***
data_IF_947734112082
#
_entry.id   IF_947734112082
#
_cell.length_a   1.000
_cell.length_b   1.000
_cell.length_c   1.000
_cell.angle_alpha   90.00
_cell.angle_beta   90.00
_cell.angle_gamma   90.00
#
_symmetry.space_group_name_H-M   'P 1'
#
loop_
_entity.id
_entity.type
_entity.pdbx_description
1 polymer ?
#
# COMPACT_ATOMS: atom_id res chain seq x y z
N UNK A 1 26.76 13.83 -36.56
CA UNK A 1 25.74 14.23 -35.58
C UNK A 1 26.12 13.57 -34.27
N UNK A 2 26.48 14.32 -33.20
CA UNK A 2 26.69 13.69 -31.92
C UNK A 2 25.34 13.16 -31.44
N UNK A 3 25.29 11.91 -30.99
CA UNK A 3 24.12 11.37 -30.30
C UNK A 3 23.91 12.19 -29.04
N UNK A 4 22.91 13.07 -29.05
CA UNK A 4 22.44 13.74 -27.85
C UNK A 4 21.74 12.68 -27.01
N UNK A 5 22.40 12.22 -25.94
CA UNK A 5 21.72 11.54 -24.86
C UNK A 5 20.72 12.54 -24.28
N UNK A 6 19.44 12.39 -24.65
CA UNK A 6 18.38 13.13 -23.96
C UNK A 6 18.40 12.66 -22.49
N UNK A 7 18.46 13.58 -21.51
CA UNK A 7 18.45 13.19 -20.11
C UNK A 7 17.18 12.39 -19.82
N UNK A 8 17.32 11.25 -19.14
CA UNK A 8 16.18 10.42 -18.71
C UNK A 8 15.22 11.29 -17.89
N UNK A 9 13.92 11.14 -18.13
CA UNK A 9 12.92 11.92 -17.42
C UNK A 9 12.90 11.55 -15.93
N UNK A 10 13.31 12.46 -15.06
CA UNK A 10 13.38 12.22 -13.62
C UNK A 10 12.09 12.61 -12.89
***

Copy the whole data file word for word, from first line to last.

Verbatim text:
data_IF_947734112082
#
_entry.id   IF_947734112082
#
_cell.length_a   1.000
_cell.length_b   1.000
_cell.length_c   1.000
_cell.angle_alpha   90.00
_cell.angle_beta   90.00
_cell.angle_gamma   90.00
#
_symmetry.space_group_name_H-M   'P 1'
#
loop_
_entity.id
_entity.type
_entity.pdbx_description
1 polymer ?
#
# COMPACT_ATOMS: atom_id res chain seq x y z
N UNK A 1 26.76 13.83 -36.56
CA UNK A 1 25.74 14.23 -35.58
C UNK A 1 26.12 13.57 -34.27
N UNK A 2 26.48 14.32 -33.20
CA UNK A 2 26.69 13.69 -31.92
C UNK A 2 25.34 13.16 -31.44
N UNK A 3 25.29 11.91 -30.99
CA UNK A 3 24.12 11.37 -30.30
C UNK A 3 23.91 12.19 -29.04
N UNK A 4 22.91 13.07 -29.05
CA UNK A 4 22.44 13.74 -27.85
C UNK A 4 21.74 12.68 -27.01
N UNK A 5 22.40 12.22 -25.94
CA UNK A 5 21.72 11.54 -24.86
C UNK A 5 20.72 12.54 -24.28
N UNK A 6 19.44 12.39 -24.65
CA UNK A 6 18.38 13.13 -23.96
C UNK A 6 18.40 12.66 -22.49
N UNK A 7 18.46 13.58 -21.51
CA UNK A 7 18.45 13.19 -20.11
C UNK A 7 17.18 12.39 -19.82
N UNK A 8 17.32 11.25 -19.14
CA UNK A 8 16.18 10.42 -18.71
C UNK A 8 15.22 11.29 -17.89
N UNK A 9 13.92 11.14 -18.13
CA UNK A 9 12.92 11.92 -17.42
C UNK A 9 12.90 11.55 -15.93
N UNK A 10 13.31 12.46 -15.06
CA UNK A 10 13.38 12.22 -13.62
C UNK A 10 12.09 12.61 -12.89